Nearly 200 Armed Forces personnel from the COVID Support Force are being mobilised to support ambulance services across the country.
In response to the coronavirus outbreak, members of the British Army, the Royal Air Force and the Royal Navy will support NHS ambulance services as they face increased pressure.
"Our Armed Forces always step forward at the appearance of threats to the country and its people," Defence Secretary Ben Wallace said.
"Across the United Kingdom, soldiers, sailors, airmen and women have got the backs of our NHS colleagues as they confront coronavirus."
Many of the people the Ministry of Defence is mobilising are civilian emergency responders in their off-duty time.
They will be wearing NHS uniforms as they assist in a variety of roles such as driving emergency response vehicles, taking calls from the public, working in response centres or as support frontline paramedics.
Ten Critical Care Transfer teams consisting of 21 Armed Forces medical personnel will support the London Ambulance Service moving critically ill patients between intensive care units when required.
A small number of engineers from the British Army’s Corps of Royal Electrical and Mechanical Engineers (REME) have also been working with the London Ambulance Service to maintain suction units used to care for patients in ambulances.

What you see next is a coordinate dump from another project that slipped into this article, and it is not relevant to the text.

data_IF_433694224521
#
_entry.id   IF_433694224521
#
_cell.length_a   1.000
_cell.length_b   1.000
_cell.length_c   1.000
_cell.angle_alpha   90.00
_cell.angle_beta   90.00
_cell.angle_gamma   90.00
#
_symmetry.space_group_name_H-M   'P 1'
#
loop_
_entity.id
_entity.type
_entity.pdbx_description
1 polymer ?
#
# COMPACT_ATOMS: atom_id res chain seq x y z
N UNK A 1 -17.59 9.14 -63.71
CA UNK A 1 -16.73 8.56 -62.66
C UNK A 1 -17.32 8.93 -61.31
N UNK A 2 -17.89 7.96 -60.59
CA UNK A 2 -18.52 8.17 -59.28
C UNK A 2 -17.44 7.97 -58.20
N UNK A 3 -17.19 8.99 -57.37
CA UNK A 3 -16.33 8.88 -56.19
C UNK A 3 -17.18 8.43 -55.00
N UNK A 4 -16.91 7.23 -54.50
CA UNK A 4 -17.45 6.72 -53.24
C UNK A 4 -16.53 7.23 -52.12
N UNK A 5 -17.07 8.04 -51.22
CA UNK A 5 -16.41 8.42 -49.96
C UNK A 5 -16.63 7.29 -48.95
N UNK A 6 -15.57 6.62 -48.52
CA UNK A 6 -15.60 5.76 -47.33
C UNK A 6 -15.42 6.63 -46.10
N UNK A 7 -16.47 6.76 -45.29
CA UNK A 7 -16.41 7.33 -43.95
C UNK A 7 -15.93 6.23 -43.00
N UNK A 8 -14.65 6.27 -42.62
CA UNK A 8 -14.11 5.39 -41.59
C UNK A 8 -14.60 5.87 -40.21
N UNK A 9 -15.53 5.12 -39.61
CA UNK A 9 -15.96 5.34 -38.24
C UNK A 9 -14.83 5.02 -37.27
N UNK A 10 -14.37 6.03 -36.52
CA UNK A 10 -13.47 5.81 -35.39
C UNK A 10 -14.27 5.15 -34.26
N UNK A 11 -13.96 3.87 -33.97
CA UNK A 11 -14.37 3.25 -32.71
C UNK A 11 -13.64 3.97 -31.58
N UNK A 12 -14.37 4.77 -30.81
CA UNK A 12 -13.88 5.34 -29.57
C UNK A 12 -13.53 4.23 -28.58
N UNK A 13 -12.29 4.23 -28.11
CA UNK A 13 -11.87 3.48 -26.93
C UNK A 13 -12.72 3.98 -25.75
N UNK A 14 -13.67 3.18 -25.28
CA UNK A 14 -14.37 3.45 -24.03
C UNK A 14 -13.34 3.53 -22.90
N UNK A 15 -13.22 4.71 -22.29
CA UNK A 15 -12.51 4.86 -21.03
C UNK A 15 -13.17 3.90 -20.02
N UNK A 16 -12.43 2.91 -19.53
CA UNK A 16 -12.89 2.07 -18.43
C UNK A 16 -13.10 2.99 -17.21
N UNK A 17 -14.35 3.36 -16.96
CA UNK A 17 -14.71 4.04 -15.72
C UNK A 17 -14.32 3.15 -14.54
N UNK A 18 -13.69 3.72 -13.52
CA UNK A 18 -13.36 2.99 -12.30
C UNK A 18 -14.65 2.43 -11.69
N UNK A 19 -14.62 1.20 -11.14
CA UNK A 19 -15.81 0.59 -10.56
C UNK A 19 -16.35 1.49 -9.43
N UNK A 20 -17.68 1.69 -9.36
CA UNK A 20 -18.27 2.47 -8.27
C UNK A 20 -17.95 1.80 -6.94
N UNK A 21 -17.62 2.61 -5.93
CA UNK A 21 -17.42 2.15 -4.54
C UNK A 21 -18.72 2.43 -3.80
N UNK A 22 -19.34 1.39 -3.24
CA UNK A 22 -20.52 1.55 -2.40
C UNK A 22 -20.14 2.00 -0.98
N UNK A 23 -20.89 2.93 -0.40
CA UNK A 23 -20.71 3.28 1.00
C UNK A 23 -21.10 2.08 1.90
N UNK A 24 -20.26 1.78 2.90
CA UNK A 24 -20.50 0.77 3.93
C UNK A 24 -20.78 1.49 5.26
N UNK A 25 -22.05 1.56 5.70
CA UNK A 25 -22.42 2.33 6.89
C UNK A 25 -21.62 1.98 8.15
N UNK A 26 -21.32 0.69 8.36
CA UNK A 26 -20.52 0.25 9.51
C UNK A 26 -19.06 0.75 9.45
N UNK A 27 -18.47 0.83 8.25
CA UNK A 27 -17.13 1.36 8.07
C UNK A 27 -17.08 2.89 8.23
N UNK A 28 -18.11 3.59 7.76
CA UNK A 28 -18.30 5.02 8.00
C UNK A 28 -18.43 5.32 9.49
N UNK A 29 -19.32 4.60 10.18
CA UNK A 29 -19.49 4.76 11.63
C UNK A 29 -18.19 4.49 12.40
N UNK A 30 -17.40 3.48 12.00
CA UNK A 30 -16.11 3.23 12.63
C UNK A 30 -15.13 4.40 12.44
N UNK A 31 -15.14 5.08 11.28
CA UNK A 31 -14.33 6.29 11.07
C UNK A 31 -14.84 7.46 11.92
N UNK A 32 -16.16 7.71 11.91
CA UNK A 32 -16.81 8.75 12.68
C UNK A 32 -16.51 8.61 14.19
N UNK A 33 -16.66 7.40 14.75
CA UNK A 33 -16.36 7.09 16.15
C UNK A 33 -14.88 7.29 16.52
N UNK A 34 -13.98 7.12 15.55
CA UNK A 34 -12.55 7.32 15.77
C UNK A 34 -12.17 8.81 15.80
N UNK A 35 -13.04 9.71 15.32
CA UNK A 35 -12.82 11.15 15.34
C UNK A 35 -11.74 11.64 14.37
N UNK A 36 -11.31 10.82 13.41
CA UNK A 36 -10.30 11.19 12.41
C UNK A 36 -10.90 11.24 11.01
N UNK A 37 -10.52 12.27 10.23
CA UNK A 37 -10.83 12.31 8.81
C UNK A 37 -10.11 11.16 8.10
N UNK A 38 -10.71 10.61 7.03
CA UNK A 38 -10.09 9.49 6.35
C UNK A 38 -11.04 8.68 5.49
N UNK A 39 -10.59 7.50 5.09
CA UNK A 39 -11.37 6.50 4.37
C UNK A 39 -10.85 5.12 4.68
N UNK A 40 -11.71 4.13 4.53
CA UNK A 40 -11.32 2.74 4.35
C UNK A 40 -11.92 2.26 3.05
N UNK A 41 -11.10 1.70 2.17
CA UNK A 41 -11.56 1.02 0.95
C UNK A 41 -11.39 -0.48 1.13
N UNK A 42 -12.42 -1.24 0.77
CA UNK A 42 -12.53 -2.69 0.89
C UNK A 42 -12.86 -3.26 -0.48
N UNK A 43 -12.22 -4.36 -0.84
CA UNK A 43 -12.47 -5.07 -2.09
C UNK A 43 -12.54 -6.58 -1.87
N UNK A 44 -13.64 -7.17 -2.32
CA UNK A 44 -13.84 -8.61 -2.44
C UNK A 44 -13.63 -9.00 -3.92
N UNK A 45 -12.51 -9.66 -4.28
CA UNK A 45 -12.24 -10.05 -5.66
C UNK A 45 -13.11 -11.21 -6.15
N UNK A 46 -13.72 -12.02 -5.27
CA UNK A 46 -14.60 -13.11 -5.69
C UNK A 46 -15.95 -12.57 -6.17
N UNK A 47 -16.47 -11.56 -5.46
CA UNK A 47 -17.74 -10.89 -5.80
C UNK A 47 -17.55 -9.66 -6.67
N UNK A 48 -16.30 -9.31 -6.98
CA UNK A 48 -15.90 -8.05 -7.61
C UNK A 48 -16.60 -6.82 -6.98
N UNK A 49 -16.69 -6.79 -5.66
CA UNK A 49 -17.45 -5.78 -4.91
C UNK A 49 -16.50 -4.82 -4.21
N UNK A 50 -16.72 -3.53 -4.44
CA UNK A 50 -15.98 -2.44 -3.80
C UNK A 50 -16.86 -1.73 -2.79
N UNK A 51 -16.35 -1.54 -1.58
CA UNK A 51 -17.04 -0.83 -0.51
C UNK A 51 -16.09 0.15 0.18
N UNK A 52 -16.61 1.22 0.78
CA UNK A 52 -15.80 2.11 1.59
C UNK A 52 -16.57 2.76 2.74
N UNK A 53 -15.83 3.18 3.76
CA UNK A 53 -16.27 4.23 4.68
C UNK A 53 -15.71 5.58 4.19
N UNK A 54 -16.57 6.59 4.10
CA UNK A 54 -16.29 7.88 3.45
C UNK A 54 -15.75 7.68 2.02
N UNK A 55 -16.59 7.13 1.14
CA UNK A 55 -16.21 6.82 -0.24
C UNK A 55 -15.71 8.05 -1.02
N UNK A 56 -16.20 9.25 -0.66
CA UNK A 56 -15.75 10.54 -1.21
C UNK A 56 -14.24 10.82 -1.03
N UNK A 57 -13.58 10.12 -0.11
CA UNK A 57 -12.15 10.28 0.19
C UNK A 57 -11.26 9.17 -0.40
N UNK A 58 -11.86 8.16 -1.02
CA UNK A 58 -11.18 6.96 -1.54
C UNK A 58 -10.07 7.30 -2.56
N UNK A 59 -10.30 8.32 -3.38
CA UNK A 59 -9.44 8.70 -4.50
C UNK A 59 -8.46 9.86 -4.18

Eighty personnel have been mobilised to support the South Central Ambulance Service's frontline response to COVID-19 in Berkshire, Buckinghamshire, Hampshire, Sussex and Surrey.
They will man emergency response vehicles, drive ambulances and support emergency response centres in taking calls.
Sixty members of the British Army have been assigned to support the Welsh Ambulance Service NHS Trust's frontline response to the virus, assisting paramedics with non-clinical tasks.
Support to the Scottish Ambulance Service is coming from RAF Puma helicopters at Kinloss.
The Puma crews worked with the Scottish Ambulance Service, the Emergency Medical Retrieval Service and NHS Scotland to trial the loading of the EpiShuttle, a system that will allow patients to be transported safely to emergency care facilities, onto a Puma helicopter.
A further 37 military personnel have been deployed to assist the East England Ambulance Service (EEAS) in Bedfordshire, Hertfordshire, Essex, Norfolk, Suffolk and Cambridgeshire.
All those deployed to assist the EEAS already volunteer as emergency responders and have completed training with the East England Ambulance Service.
Their roles will include driving vehicles, assisting dispatchers in Emergency Operations Rooms and with logistics or administration in the EEAS Resource Centre.
Cover image: A member of Seven Brigade loads a stretcher onto a Welsh Ambulance Service vehicle ready for use (Picture: MOD).